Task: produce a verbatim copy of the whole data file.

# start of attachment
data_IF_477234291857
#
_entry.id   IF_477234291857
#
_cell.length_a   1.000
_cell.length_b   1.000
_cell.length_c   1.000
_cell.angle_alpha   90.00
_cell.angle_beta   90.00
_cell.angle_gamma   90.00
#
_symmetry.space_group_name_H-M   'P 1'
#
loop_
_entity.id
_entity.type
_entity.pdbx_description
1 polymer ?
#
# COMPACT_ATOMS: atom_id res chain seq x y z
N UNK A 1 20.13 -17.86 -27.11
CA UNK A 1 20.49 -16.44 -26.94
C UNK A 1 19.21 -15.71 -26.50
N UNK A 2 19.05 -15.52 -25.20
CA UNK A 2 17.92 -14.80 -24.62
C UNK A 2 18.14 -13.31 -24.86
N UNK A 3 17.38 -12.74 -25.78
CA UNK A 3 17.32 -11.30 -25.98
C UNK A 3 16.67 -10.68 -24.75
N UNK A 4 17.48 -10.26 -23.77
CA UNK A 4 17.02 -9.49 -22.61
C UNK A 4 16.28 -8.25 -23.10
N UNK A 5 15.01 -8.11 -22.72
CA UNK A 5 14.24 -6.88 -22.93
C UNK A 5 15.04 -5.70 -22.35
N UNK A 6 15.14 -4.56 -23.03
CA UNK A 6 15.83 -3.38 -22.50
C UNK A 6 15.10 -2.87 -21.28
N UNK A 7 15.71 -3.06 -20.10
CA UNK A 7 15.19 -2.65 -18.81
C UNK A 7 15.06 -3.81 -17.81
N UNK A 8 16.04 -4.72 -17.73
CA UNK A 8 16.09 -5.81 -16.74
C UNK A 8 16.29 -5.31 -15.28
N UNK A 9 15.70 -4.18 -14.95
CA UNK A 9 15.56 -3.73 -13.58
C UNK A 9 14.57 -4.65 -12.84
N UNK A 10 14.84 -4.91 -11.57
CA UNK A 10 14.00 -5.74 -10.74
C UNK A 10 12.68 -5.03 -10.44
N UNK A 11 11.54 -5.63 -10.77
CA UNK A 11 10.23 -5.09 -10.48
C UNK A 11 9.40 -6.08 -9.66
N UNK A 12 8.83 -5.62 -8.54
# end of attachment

data_IF_477234291857
#
_entry.id   IF_477234291857
#
_cell.length_a   1.000
_cell.length_b   1.000
_cell.length_c   1.000
_cell.angle_alpha   90.00
_cell.angle_beta   90.00
_cell.angle_gamma   90.00
#
_symmetry.space_group_name_H-M   'P 1'
#
loop_
_entity.id
_entity.type
_entity.pdbx_description
1 polymer ?
#
# COMPACT_ATOMS: atom_id res chain seq x y z
N UNK A 1 20.13 -17.86 -27.11
CA UNK A 1 20.49 -16.44 -26.94
C UNK A 1 19.21 -15.71 -26.50
N UNK A 2 19.05 -15.52 -25.20
CA UNK A 2 17.92 -14.80 -24.62
C UNK A 2 18.14 -13.31 -24.86
N UNK A 3 17.38 -12.74 -25.78
CA UNK A 3 17.32 -11.30 -25.98
C UNK A 3 16.67 -10.68 -24.75
N UNK A 4 17.48 -10.26 -23.77
CA UNK A 4 17.02 -9.49 -22.61
C UNK A 4 16.28 -8.25 -23.10
N UNK A 5 15.01 -8.11 -22.72
CA UNK A 5 14.24 -6.88 -22.93
C UNK A 5 15.04 -5.70 -22.35
N UNK A 6 15.14 -4.56 -23.03
CA UNK A 6 15.83 -3.38 -22.50
C UNK A 6 15.10 -2.87 -21.28
N UNK A 7 15.71 -3.06 -20.10
CA UNK A 7 15.19 -2.65 -18.81
C UNK A 7 15.06 -3.81 -17.81
N UNK A 8 16.04 -4.72 -17.73
CA UNK A 8 16.09 -5.81 -16.74
C UNK A 8 16.29 -5.31 -15.28
N UNK A 9 15.70 -4.18 -14.95
CA UNK A 9 15.56 -3.73 -13.58
C UNK A 9 14.57 -4.65 -12.84
N UNK A 10 14.84 -4.91 -11.57
CA UNK A 10 14.00 -5.74 -10.74
C UNK A 10 12.68 -5.03 -10.44
N UNK A 11 11.54 -5.63 -10.77
CA UNK A 11 10.23 -5.09 -10.48
C UNK A 11 9.40 -6.08 -9.66
N UNK A 12 8.83 -5.62 -8.54